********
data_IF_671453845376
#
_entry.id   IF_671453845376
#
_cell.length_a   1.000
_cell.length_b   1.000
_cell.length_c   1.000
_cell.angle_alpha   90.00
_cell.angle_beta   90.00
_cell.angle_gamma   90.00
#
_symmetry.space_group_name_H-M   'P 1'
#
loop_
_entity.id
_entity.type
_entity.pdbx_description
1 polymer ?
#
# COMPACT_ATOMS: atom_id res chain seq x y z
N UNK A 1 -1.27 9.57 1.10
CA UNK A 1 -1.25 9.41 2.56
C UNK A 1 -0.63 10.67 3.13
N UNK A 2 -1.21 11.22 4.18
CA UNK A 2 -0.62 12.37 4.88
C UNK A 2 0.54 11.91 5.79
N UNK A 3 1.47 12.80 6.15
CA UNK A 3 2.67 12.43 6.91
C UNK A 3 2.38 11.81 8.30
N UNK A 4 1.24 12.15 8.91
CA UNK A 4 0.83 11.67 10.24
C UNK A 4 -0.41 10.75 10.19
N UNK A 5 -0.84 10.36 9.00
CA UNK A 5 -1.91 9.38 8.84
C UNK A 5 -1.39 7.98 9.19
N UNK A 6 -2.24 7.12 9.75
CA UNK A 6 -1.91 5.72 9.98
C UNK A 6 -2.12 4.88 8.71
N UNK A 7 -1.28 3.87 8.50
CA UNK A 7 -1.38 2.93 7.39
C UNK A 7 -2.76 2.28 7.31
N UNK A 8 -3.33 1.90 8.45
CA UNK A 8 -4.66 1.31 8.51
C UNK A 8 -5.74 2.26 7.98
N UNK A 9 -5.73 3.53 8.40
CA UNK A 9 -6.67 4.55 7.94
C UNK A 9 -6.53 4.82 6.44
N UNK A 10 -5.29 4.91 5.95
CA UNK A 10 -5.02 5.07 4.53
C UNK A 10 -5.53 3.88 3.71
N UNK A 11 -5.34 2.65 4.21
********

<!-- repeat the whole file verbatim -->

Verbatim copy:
data_IF_671453845376
#
_entry.id   IF_671453845376
#
_cell.length_a   1.000
_cell.length_b   1.000
_cell.length_c   1.000
_cell.angle_alpha   90.00
_cell.angle_beta   90.00
_cell.angle_gamma   90.00
#
_symmetry.space_group_name_H-M   'P 1'
#
loop_
_entity.id
_entity.type
_entity.pdbx_description
1 polymer ?
#
# COMPACT_ATOMS: atom_id res chain seq x y z
N UNK A 1 -1.27 9.57 1.10
CA UNK A 1 -1.25 9.41 2.56
C UNK A 1 -0.63 10.67 3.13
N UNK A 2 -1.21 11.22 4.18
CA UNK A 2 -0.62 12.37 4.88
C UNK A 2 0.54 11.91 5.79
N UNK A 3 1.47 12.80 6.15
CA UNK A 3 2.67 12.43 6.91
C UNK A 3 2.38 11.81 8.30
N UNK A 4 1.24 12.15 8.91
CA UNK A 4 0.83 11.67 10.24
C UNK A 4 -0.41 10.75 10.19
N UNK A 5 -0.84 10.36 9.00
CA UNK A 5 -1.91 9.38 8.84
C UNK A 5 -1.39 7.98 9.19
N UNK A 6 -2.24 7.12 9.75
CA UNK A 6 -1.91 5.72 9.98
C UNK A 6 -2.12 4.88 8.71
N UNK A 7 -1.28 3.87 8.50
CA UNK A 7 -1.38 2.93 7.39
C UNK A 7 -2.76 2.28 7.31
N UNK A 8 -3.33 1.90 8.45
CA UNK A 8 -4.66 1.31 8.51
C UNK A 8 -5.74 2.26 7.98
N UNK A 9 -5.73 3.53 8.40
CA UNK A 9 -6.67 4.55 7.94
C UNK A 9 -6.53 4.82 6.44
N UNK A 10 -5.29 4.91 5.95
CA UNK A 10 -5.02 5.07 4.53
C UNK A 10 -5.53 3.88 3.71
N UNK A 11 -5.34 2.65 4.21